Here, the interesting usage is of the wet clutch that is not meant to absorb energy, but rather serves as an on-and-off clutch. The clutch pack on the Compass Trailhawk uses many plates and more fluid for cooling because it is slipping often. Engineers have partially clamped it to allow some slip. With the gear arrangements from left to right differentiation on the rear axle or the front to rear axle, it has to absorb some of the slip, as it is acting as a centre differential. This same hardware has allowed Jeep to disconnect and go into two-wheel drive (2WD), and also to have complete control while driving off-road. These small pieces that make up the driveline are also one of the secrets why the Compass Trailhawk has earned its Trial Rated badge.
To earn a Trail Rated badge, Jeep has strict compliance figures. The Jeep Compass Trailhawk features reworked approach, departure and break over angles. The company has also improved the ground clearance apart from making a few other changes to the layout and construction. The challenge for Jeep was to re-engineer the approach and departure angles on the Compass Trailhawk. The Trailhawk features a 26.5 ° approach angle, 21.2 ° break over angle and a
31.6 ° departure angle. Further, the ground clearance has been lifted to 205 mm. To redo the approach angle on the Compass Trailhawk, the frontal area had to be shortened and brought closer to the wheel. With requirements such as pedestrian protection through energy absorbing foam and placement of the cooling module in the front, it was a struggle for Jeep engineers. However, they made adequate adjustments to come as close as possible to their initial targets.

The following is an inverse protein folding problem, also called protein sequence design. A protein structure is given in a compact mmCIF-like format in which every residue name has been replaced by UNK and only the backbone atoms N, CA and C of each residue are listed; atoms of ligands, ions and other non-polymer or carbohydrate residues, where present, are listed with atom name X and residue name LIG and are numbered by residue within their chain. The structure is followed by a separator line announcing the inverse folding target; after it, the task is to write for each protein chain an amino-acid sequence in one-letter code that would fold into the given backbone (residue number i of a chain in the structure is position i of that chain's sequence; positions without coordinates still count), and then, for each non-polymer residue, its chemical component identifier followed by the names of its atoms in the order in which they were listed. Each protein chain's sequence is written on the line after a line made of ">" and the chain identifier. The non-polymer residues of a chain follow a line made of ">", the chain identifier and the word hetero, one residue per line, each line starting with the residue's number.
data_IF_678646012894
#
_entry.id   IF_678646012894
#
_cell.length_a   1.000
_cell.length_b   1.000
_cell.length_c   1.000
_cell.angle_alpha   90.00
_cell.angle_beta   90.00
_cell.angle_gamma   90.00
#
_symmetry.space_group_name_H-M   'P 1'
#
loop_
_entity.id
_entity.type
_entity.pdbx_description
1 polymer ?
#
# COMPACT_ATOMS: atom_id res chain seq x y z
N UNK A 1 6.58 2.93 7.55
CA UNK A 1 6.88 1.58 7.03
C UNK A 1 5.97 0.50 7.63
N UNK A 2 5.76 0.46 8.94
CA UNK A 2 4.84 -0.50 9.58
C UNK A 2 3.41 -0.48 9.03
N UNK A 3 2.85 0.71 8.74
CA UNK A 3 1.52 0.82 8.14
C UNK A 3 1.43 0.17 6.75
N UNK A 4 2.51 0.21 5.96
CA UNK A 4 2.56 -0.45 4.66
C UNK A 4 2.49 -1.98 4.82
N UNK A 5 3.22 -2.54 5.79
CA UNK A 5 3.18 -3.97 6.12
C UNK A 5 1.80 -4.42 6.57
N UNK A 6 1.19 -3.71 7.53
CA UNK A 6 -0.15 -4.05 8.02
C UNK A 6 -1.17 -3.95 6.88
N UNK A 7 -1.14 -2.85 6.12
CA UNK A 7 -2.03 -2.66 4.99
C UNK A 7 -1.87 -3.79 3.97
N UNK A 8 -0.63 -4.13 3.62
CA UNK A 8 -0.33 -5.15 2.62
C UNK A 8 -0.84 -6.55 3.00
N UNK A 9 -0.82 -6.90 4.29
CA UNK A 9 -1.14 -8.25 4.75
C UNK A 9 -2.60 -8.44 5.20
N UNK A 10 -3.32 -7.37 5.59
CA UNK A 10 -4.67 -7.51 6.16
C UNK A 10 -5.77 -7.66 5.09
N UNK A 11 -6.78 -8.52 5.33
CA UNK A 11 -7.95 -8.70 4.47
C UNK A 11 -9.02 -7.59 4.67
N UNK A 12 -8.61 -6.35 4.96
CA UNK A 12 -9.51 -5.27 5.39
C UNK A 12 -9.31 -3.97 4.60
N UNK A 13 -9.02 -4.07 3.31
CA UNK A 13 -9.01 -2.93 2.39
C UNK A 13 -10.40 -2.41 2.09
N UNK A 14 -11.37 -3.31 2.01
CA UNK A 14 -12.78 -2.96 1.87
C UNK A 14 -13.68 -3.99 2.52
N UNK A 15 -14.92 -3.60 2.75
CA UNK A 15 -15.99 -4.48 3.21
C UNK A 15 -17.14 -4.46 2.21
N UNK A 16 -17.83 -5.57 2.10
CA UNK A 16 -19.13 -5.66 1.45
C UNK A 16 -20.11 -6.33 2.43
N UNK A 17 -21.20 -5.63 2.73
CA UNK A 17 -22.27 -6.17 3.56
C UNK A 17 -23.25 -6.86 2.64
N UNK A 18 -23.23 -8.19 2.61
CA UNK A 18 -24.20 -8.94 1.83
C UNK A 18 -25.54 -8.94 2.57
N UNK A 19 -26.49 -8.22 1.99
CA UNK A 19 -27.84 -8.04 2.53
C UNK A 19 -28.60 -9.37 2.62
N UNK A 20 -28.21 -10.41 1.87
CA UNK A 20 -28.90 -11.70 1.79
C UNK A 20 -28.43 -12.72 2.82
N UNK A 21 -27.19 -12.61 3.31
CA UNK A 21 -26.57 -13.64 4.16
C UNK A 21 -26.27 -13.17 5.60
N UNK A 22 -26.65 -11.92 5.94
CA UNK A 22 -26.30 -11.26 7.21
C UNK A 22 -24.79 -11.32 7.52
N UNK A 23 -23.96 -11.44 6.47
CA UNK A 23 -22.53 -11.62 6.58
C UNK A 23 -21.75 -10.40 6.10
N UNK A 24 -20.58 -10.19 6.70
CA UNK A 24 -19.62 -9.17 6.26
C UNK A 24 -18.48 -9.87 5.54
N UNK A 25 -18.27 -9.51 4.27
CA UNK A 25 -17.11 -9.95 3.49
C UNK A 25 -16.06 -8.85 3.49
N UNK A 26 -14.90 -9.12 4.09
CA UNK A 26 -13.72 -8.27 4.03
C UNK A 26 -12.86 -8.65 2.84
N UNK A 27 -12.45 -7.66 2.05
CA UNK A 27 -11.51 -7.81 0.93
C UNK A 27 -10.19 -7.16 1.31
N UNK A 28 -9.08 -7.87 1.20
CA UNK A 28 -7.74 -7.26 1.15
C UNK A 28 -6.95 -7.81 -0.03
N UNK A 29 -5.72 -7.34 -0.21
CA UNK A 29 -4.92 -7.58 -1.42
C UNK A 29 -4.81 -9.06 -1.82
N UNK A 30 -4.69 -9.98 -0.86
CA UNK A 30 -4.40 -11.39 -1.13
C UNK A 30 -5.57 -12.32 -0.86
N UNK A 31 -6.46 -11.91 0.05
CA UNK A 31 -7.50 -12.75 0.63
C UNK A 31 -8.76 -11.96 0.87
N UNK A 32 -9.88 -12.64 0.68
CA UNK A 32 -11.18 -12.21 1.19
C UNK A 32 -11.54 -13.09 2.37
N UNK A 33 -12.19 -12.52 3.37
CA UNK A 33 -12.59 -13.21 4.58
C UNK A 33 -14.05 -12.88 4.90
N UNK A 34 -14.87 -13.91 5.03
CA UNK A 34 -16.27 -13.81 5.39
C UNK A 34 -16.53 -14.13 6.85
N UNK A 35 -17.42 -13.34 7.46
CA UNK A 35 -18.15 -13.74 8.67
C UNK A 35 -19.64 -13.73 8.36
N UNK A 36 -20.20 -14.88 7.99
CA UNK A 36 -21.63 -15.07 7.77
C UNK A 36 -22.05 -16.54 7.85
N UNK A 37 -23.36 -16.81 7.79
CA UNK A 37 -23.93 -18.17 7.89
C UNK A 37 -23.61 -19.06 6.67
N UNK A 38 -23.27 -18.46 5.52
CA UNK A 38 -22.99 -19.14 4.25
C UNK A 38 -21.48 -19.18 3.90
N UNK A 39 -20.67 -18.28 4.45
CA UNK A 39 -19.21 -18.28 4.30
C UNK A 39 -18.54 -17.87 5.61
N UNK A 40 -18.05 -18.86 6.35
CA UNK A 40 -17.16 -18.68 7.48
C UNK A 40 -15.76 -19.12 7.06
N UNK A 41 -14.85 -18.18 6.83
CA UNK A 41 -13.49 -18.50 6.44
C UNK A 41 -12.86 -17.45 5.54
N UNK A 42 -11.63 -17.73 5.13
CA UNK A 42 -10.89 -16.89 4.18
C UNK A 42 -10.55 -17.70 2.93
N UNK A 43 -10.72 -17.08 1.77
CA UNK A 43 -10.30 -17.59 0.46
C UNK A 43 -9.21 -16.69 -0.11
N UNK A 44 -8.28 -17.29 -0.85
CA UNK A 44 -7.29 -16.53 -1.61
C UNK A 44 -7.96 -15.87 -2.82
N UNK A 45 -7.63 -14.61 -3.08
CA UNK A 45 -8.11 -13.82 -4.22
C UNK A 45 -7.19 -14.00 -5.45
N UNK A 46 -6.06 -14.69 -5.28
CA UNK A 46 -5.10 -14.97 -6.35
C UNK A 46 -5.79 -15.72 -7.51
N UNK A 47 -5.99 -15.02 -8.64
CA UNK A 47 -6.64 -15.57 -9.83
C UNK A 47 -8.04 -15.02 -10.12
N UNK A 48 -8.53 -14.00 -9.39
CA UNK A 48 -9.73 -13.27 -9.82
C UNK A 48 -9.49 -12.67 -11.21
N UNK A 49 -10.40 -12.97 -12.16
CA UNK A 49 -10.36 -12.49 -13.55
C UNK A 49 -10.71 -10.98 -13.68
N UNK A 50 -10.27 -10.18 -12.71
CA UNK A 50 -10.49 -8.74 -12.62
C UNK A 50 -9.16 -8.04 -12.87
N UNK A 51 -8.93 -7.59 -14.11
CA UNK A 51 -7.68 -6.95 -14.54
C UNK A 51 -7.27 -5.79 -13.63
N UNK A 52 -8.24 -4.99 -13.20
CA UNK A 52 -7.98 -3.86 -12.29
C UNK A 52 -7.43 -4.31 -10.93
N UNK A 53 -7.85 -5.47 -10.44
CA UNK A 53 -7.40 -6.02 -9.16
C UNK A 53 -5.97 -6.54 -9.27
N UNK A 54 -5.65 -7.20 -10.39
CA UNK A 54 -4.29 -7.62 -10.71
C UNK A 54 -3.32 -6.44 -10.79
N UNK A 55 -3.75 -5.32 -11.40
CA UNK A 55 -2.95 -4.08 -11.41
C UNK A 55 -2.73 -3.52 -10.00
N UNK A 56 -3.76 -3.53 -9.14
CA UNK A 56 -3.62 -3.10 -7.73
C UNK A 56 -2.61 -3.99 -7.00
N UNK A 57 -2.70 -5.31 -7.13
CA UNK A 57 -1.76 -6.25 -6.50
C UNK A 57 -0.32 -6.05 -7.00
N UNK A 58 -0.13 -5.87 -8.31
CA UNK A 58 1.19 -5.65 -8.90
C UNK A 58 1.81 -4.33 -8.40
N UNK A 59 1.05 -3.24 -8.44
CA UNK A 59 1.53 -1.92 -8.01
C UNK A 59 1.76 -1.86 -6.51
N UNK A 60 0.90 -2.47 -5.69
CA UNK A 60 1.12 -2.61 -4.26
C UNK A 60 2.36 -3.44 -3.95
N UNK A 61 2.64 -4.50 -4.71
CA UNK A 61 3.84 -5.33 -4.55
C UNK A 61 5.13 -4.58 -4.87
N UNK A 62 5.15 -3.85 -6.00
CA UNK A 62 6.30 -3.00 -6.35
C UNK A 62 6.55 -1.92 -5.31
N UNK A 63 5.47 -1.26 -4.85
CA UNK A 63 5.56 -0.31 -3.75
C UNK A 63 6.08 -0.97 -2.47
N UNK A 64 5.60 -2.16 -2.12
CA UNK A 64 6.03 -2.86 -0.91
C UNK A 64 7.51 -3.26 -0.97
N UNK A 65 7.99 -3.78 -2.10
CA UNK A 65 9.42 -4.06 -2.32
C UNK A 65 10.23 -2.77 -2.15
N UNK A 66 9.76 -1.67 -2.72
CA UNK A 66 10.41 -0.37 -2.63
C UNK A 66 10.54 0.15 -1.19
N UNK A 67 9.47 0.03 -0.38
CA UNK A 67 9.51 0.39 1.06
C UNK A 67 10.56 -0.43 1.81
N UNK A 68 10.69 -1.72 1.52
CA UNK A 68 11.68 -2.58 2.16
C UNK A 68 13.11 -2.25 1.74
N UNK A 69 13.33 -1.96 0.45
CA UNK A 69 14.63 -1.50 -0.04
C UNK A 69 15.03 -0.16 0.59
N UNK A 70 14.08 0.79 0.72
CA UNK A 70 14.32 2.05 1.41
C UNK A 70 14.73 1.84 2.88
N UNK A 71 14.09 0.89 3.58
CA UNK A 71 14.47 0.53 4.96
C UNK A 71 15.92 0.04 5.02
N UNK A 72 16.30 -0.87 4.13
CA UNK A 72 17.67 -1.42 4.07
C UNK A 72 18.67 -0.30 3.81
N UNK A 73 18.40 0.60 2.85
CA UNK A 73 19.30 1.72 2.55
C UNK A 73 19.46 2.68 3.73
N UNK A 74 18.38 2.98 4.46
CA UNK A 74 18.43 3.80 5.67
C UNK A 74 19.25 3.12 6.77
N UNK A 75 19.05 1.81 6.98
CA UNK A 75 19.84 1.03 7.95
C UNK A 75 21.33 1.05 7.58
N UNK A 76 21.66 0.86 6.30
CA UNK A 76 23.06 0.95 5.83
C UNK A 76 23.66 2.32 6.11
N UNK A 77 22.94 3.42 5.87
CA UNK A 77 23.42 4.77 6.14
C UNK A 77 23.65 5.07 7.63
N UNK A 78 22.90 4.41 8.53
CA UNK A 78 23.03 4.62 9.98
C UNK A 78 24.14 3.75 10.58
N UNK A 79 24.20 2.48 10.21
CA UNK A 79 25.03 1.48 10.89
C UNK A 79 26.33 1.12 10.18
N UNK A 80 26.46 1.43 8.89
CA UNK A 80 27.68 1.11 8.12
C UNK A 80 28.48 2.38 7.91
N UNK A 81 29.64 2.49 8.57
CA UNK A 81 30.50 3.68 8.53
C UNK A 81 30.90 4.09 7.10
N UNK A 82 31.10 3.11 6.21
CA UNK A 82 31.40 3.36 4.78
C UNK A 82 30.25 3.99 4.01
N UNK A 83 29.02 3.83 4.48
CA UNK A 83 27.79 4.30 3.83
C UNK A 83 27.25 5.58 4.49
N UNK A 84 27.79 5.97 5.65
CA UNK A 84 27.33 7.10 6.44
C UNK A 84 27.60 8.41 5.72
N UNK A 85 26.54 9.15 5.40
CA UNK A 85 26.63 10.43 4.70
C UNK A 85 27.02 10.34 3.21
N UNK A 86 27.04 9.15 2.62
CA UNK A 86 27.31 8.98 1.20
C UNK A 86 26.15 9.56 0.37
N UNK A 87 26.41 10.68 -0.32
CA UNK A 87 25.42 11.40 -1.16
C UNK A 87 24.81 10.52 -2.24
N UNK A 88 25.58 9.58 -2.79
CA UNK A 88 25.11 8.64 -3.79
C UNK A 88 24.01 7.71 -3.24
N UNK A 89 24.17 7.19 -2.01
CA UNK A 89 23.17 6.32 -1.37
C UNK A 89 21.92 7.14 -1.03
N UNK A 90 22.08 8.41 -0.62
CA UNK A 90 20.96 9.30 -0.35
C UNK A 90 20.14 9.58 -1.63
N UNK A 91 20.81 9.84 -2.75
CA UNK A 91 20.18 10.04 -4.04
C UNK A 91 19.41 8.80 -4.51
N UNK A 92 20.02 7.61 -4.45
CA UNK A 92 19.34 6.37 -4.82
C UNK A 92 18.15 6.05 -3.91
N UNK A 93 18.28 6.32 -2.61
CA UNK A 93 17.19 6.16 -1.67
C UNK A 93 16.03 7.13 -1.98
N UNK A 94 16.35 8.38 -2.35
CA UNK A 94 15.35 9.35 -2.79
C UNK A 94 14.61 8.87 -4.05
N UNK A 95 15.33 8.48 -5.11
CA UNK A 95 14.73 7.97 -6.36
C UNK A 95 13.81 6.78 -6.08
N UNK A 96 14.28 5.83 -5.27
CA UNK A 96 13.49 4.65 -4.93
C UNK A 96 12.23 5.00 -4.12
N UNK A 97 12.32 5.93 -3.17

Reworking the departure angle was a bigger challenge as engineers needed to reduce the muffler size to accommodate the urea tank. With a delicate urea tank that comes with a pump, heater, sensors and pipes for fuel fill and the filler tube, Jeep had to put in skid plates underneath to protect these components. These also affected the clearance and departure angle. Engineers also had to make tweaks to the suspension, tank and muffler size to achieve internal targets. Overall, the Compass Trailhawk features four skid plates on the underbody protecting the engine, fuel tank, ad blue (urea) tank and fuel lines.
The Jeep Compass Trailhawk also features Frequency Selective Damping (FSD) that can be tuned to precision and the suspension features hydraulic rebound stoppers to improve the rebound and recovery of the dampers, offering improved performance both on and off the road. Another change made to the Compass Trailhawk is the snorkel height that has been increased to 840 mm as opposed to its setting of 720 mm on the Compass Limited variant. Further, the first three slats from the left on the front grille have been blocked off to enhance water wading performance. Jeep has also bolted an all-independent light weight suspension and improved the structural stiffness for better handling.
Jeep has borrowed synergies from the heavy truck industry that needed to meet emission regulations earlier and have implemented a Diesel Particulate Filter (DPF), Selective Catalyst Reduction (SCR) and use urea injection (AdBlue) to achieve BS VI emission compliance. These technologies also enable engine operations on BS IV fuels. Combined with the nine-speed automatic transmission, these technologies have given the Trailhawk greater efficiency in terms of fuel optimisation.
Further, it has enabled Jeep engineers to develop a vehicle with a powertrain that features a high torque diesel engine and possibly the best transmission layout to optimise the torque for low gear application. Jeep has efficiently executed the construction of a disconnecting driveline, which has made the Compass Trailhawk exciting to drive both on and off the beaten path.
TEXT: Joshua David Luther
PHOTO: Bharat Bhushan Upadhyay